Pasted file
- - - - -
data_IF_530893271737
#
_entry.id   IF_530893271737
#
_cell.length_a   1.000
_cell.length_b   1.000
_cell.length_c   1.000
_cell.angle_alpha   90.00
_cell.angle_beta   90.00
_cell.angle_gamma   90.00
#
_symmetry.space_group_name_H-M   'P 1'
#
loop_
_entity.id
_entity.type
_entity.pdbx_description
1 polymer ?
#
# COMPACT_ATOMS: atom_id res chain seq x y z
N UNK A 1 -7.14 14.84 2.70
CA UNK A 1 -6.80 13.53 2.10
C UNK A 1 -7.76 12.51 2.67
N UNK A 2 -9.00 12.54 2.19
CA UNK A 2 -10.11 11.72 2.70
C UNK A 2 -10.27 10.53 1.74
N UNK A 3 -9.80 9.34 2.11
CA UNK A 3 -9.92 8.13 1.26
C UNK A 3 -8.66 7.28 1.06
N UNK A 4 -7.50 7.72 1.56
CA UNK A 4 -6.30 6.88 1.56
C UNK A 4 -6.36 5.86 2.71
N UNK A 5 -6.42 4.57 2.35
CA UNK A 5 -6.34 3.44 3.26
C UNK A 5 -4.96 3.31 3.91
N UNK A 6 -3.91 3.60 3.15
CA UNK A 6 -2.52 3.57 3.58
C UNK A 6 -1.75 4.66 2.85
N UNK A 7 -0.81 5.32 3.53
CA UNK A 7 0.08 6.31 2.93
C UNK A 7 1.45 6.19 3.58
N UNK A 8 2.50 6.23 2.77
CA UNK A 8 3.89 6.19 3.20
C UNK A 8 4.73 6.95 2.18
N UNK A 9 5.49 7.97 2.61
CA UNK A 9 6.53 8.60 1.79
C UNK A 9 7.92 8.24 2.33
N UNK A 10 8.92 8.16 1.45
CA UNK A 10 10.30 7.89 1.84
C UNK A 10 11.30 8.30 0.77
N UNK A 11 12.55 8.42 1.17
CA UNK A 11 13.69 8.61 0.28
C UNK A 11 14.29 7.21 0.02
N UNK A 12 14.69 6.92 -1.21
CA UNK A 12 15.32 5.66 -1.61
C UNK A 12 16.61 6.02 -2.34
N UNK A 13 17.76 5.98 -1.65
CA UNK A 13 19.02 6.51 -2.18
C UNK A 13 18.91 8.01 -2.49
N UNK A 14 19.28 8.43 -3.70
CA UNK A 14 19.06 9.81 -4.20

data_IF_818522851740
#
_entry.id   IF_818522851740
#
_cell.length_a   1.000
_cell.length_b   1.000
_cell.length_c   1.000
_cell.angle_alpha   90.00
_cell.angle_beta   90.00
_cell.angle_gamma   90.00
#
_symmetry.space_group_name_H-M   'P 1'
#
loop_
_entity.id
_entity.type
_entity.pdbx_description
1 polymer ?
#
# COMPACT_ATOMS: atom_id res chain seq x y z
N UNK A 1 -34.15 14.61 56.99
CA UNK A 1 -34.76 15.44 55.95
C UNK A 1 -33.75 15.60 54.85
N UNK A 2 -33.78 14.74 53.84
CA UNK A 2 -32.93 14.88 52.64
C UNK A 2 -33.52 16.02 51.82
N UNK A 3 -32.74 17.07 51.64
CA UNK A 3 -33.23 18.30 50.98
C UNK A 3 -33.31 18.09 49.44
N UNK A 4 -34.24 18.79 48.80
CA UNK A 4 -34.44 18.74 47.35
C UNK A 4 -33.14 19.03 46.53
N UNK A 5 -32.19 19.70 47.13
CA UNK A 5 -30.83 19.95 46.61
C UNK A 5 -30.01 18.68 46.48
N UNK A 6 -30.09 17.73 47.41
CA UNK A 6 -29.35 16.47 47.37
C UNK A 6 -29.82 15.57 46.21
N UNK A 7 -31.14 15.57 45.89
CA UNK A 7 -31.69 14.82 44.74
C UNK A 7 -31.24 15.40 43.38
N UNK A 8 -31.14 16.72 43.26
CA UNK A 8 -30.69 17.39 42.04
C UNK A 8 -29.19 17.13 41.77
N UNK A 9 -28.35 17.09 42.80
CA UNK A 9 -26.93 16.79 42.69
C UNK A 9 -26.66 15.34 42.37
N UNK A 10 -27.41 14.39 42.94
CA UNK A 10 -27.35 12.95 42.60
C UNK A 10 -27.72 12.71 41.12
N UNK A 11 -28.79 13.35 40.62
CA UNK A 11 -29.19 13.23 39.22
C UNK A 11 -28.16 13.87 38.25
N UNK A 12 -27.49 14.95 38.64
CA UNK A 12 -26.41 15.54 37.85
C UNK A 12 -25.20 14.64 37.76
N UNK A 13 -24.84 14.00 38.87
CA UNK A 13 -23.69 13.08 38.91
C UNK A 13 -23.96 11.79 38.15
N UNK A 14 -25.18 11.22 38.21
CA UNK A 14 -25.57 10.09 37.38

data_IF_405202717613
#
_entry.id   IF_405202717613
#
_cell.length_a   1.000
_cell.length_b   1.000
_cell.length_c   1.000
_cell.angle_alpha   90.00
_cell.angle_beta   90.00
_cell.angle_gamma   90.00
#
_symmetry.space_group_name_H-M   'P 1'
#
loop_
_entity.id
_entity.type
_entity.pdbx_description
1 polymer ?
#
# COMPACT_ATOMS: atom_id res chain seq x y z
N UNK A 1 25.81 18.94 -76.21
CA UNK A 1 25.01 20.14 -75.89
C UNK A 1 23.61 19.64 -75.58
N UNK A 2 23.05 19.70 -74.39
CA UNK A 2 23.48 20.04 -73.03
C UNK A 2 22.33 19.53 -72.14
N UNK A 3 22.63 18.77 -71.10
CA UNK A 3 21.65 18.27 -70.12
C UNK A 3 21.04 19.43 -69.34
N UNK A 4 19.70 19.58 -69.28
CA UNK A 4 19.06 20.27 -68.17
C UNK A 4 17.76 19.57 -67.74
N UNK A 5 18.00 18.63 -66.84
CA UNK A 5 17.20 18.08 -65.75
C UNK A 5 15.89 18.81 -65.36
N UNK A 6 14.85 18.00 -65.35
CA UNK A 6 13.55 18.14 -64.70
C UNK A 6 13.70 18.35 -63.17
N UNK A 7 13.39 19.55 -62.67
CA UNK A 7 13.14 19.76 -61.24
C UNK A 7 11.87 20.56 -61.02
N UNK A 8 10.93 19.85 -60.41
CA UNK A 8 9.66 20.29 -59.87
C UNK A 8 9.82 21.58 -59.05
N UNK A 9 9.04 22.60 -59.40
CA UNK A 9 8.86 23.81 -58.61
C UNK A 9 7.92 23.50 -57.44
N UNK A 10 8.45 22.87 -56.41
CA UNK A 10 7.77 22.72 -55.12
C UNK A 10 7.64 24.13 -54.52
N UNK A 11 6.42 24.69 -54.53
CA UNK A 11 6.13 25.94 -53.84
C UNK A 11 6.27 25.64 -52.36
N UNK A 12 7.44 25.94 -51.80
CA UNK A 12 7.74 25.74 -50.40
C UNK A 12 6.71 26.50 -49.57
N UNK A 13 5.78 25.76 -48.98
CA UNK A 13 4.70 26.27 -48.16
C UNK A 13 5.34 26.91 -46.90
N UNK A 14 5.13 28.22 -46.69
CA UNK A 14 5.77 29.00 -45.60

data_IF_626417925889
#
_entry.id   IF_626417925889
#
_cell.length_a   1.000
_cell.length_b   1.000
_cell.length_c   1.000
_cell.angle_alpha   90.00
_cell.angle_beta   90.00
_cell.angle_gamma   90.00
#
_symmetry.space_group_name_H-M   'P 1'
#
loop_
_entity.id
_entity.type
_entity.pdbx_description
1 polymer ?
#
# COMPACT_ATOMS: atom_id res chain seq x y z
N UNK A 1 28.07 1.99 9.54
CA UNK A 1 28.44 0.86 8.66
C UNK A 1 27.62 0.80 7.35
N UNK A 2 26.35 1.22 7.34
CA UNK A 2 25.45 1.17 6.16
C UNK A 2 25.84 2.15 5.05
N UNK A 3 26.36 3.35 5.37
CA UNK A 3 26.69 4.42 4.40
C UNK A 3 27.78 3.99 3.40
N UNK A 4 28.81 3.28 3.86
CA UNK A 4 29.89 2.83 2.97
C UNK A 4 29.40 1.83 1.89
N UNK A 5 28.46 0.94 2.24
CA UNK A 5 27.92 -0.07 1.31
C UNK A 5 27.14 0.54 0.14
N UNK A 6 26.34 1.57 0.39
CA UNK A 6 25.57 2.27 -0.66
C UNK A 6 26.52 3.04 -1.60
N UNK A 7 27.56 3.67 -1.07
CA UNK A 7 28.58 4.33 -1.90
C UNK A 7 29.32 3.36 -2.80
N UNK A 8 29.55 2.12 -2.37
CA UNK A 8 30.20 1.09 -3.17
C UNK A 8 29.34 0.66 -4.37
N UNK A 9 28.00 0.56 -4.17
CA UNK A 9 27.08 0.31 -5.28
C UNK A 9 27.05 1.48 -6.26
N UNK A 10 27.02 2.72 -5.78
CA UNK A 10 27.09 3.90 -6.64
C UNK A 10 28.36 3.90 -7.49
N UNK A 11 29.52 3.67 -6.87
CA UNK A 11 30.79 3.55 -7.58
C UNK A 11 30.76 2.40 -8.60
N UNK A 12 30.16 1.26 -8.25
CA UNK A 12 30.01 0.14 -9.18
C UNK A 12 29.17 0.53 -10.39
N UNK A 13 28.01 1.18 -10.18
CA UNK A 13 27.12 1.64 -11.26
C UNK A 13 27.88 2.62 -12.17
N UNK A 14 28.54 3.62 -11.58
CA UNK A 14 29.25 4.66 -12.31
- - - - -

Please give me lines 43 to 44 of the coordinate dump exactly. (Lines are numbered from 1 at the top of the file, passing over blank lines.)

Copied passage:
CA UNK A 8 3.89 6.19 3.20
C UNK A 8 4.73 6.95 2.18